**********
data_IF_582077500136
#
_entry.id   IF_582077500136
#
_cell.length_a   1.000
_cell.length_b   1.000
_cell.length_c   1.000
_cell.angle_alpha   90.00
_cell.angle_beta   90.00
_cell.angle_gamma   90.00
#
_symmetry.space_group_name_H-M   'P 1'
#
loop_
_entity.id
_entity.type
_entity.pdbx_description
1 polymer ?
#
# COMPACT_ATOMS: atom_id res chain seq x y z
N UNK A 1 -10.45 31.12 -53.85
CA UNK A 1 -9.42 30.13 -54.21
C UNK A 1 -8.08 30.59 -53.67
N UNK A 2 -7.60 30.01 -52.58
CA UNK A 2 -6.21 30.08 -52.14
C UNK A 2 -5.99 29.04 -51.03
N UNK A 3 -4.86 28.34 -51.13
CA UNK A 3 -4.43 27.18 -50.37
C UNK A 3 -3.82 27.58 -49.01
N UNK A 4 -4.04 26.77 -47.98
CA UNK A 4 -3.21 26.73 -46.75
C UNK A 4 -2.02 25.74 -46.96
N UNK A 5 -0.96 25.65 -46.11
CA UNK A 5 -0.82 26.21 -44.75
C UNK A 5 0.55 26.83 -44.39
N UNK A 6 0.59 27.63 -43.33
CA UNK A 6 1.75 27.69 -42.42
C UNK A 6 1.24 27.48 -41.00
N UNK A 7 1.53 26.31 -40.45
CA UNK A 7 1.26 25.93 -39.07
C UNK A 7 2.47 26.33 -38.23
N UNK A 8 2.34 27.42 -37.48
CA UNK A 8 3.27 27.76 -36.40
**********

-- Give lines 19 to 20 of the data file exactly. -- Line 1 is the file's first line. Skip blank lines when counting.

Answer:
#
# COMPACT_ATOMS: atom_id res chain seq x y z